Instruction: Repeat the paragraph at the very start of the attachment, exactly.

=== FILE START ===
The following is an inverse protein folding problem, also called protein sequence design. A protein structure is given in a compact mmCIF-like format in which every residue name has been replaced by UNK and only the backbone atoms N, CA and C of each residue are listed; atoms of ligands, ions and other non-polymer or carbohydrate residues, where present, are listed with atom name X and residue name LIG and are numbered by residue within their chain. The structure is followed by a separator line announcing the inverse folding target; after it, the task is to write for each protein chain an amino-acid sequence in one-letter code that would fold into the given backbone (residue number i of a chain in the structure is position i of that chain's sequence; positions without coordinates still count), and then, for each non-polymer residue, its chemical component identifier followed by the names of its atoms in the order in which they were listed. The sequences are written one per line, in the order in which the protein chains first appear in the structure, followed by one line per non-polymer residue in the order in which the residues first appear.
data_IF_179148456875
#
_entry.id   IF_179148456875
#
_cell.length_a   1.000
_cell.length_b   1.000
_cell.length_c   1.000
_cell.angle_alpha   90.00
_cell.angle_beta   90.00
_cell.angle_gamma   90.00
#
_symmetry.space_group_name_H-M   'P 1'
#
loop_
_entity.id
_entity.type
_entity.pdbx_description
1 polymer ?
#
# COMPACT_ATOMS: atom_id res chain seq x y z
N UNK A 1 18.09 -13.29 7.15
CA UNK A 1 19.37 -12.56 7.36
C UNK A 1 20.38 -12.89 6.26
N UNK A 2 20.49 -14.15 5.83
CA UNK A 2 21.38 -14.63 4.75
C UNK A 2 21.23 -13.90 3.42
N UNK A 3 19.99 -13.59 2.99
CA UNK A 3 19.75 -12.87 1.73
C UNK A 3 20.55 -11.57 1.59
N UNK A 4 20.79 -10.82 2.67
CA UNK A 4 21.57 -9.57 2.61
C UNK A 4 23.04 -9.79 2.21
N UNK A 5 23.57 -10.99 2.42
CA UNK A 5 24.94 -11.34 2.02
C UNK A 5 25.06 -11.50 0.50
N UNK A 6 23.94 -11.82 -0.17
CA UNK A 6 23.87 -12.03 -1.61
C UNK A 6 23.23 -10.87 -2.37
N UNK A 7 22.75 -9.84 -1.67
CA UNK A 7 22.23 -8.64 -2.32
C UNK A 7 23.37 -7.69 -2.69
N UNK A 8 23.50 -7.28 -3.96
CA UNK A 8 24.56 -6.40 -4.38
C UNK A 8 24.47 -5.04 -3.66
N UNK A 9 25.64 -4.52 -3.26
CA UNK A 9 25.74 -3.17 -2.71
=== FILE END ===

The following is an inverse protein folding problem, also called protein sequence design. A protein structure is given in a compact mmCIF-like format in which every residue name has been replaced by UNK and only the backbone atoms N, CA and C of each residue are listed; atoms of ligands, ions and other non-polymer or carbohydrate residues, where present, are listed with atom name X and residue name LIG and are numbered by residue within their chain. The structure is followed by a separator line announcing the inverse folding target; after it, the task is to write for each protein chain an amino-acid sequence in one-letter code that would fold into the given backbone (residue number i of a chain in the structure is position i of that chain's sequence; positions without coordinates still count), and then, for each non-polymer residue, its chemical component identifier followed by the names of its atoms in the order in which they were listed. The sequences are written one per line, in the order in which the protein chains first appear in the structure, followed by one line per non-polymer residue in the order in which the residues first appear.